Bahrain, a tiny country in the middle east

Bahrain: Manama, Muharraq island. 10.02.2011

Travelling alone on this trip, I wanted to see more of the Middle east; this time Bahrain, a tiny country situated on an island in the Gulf that links with Saudi Arabia by a 26km causeway.


After a couple of stop-overs (England and Qatar), I finally arrived at Manama, Bahrain.
Sometimes I get this kickass feeling arriving countries were I don’t have any expectations at all. Theese trips usually ends up really great, and Bahrain is definitely one of them!

Arriving at my pre-booked hotel in the middle of the bustling old souq made my first impression really great!! I coulden’t wait to explore this amzing city with all it’s smells, sounds, architecture, culture and not to mention the curious multi cultural people of Bahrain!

Walking around the extremely crowded souq, located in the heart of the city made my day! I really enjoied looking at all the traditional shops selling all kinds of spices, fabrics, kaftans, thobes, handicrafts, souvenirs, dry fruits, nuts, and any other thing you can imagine. Not to mention the Gold souq were all the gold is hallmarked and pure, consisting only of 18K and 21K. (10K and 14K are not usually acceptable as ‘gold’ jewelry), including the Bahraini pearls are really one of a kind. They are not cultured but natural and are actually the only natural pearls in the world today.
In between the walk I enjoyed the amazing good food from this region, you just have to love this place!

A visit to the Al-Fateh Mosque (also known as Al-Fateh Islamic Center & Al Fateh Grand Mosque) was a must to experience! The amazing architecture both inside and outside was really great. As this mosque is the largest place of worship in Bahrain and capable of accommodating over 7,000 worshippers at one time, you can just imagine. Learning a bit about religion from my cool guide made this visit perfect.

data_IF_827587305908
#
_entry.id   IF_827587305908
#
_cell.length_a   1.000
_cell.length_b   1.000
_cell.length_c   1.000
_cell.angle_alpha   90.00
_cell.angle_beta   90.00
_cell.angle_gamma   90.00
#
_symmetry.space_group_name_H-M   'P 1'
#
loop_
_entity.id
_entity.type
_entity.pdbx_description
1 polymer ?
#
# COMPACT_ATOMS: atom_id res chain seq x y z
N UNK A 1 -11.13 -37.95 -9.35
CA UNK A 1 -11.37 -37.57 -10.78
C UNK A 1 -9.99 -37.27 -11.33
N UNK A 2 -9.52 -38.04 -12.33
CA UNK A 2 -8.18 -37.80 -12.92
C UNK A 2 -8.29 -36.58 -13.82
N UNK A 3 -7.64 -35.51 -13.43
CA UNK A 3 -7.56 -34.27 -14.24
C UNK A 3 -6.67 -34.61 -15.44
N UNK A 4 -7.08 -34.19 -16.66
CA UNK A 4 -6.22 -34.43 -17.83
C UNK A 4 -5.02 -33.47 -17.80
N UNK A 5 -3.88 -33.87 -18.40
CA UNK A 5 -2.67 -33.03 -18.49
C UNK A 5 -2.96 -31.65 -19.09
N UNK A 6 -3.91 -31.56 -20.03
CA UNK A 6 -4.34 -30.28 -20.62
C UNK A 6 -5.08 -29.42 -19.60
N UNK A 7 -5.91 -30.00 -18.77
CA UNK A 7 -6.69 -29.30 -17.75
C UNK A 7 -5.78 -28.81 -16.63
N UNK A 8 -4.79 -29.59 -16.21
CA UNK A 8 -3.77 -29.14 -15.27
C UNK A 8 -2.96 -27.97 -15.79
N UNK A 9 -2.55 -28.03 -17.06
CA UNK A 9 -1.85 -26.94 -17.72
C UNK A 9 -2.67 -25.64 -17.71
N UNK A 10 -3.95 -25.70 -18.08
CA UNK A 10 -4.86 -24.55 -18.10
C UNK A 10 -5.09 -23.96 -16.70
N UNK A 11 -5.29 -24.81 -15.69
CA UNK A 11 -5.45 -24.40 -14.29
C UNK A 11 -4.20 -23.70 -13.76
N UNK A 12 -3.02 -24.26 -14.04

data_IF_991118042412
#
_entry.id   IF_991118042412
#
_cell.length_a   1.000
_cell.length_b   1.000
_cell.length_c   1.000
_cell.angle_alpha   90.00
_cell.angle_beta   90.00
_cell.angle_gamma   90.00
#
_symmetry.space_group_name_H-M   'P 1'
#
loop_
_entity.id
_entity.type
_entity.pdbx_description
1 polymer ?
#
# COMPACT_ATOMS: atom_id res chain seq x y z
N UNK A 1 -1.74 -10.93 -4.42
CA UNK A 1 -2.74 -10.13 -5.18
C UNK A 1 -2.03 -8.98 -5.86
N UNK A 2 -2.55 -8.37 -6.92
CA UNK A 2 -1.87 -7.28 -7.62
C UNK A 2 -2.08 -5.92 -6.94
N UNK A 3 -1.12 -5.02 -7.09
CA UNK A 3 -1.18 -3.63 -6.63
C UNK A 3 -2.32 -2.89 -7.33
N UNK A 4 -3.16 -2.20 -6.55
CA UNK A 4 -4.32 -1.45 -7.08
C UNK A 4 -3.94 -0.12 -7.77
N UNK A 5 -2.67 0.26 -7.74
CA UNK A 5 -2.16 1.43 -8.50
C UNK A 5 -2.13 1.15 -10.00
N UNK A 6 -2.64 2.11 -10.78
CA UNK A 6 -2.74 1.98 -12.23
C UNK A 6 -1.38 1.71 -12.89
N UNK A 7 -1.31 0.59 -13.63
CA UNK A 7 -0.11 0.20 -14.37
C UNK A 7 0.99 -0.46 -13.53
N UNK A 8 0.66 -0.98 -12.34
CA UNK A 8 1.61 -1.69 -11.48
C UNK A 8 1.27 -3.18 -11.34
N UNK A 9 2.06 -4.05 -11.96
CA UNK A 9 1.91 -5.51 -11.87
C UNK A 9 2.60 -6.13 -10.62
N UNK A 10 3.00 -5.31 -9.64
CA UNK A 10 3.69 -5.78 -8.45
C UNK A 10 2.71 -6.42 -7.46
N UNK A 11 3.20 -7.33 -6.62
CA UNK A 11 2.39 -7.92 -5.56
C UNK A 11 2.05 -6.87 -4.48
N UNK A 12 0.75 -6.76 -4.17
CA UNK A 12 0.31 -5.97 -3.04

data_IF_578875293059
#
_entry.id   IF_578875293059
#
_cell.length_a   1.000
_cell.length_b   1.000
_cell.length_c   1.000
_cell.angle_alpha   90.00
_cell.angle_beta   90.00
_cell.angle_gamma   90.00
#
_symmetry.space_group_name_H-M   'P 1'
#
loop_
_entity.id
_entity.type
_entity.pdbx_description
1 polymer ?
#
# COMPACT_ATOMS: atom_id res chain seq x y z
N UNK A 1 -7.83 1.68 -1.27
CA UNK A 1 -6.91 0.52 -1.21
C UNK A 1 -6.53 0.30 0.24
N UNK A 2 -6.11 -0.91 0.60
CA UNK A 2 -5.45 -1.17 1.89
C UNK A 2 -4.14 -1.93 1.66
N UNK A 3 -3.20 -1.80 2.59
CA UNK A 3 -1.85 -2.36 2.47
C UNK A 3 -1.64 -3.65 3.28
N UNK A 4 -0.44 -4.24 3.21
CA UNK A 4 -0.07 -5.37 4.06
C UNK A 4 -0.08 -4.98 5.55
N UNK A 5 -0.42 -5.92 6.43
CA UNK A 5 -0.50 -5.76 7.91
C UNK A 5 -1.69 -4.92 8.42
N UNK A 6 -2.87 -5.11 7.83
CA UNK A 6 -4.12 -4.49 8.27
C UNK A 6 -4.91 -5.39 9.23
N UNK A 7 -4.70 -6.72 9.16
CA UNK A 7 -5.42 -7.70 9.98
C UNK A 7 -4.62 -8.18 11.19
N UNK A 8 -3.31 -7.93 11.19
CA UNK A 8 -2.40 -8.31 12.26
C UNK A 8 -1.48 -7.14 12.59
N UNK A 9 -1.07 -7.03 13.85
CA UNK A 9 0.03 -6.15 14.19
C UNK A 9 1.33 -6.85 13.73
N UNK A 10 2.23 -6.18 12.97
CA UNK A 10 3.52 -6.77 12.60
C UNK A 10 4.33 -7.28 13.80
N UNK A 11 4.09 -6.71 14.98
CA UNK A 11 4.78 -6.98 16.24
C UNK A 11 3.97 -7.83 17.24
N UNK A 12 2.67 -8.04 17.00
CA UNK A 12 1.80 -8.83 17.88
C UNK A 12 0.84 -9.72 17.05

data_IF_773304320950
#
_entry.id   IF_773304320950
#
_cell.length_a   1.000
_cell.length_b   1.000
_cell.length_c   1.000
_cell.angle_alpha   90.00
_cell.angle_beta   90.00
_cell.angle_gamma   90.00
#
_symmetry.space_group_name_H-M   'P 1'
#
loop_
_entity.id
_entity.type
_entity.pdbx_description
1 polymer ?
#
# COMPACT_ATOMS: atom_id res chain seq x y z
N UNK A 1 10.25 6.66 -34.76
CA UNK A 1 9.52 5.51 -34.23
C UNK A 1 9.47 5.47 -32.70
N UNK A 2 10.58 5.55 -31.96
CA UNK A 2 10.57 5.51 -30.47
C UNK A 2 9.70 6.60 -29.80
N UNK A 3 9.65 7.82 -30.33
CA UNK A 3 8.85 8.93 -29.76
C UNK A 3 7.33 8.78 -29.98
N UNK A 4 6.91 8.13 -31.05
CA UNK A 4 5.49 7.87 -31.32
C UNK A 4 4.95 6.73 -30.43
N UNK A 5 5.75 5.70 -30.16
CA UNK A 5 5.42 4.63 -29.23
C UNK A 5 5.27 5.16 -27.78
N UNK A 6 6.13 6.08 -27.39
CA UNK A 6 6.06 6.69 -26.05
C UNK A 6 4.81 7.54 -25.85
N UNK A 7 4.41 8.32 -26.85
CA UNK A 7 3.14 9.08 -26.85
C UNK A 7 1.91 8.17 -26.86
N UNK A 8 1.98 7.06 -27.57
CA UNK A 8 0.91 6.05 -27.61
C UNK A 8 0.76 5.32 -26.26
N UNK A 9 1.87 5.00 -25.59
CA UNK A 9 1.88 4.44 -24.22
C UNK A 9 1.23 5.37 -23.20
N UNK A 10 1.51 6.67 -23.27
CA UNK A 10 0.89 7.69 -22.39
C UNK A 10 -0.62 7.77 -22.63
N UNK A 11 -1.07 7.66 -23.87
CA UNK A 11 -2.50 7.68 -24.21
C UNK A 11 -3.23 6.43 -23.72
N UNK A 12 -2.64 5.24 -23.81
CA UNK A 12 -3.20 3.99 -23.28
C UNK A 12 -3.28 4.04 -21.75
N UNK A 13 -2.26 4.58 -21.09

A trip to the Bahrain National Museum and learning about the regions history was really interesting.
This is definitely the best place to see the history of Bahrain from the stone age, through ancient civilizations and up to the pre-oil period.

In between sights I just had to stop by the Bahrain World Trade Center building. A crazy architecture wich is the landmark and a symbol of the region’s fast growing economy. It includes a five-star hotel, dining and office accommodation.Cool stuff!

Qulat Al Bahrain Site (Bahrain Fort), a really boring place, but a great view over Manama. It’s an Islamic fort dating back to the 16th century A.D.

See our pictures / album from Manama (Bahrain) here..

Muharraq island:

A highlight of my visit was definitely a trip to Muharraq Island.
On my long walk on this city-island I was struck by how different this place was comparing to Manama (Bahrain Island). With its old buildings and atmospheric back streets I really got a feeling for how the old cities in the middle east used to be.
Having a coffee at a run down old coffee shop, just looking at people playing games and doing their daily stuff was great, and since I could’t see any other tourists anywhere the whole day I felt really privileged being here.
Some of the stuff I saw on Muharraq Island:
-Shaikh isa Bin Ali Al Khalifa House. Built on an air conditioner way of Arabic architecture in the end of the 18th century.
-Shaik Isa Ben Ali Mosque.
-Muharraq Dhow building yard.
-Qala’at Arad fort.

See our pictures / album from Muharraq Island (Bahrain) here..

Coming back late at night from Muharraq island I saw plenty of police and army sorrounding Bab-Al-Bahrain, gateway to the old Souq and my hotel. Thinking nothing of it I manage to sneak my way to the hotel. The next day it was packed with police and army everywhere, and again I manage to sneak my way thru, grabbing a taxi going to the airport. Apparently the Bahrain riots started the day before and some people was already killed..scary stuff!! Luckely I was on my way to Qatar (next blog) just before all hell broke lose!!

I really love this tiny country. The friendly people, the sights and with hardly any tourists to see, it’s a perfect setting for anyone looking for a slightly different place to visit.

My tips to other travellers:

Muharraq Island, Al-Fateh Mosque, The Old Souq and the food!

Cheap for middle east standard.
My hotel was midrange: Oriental Palace BD19/night

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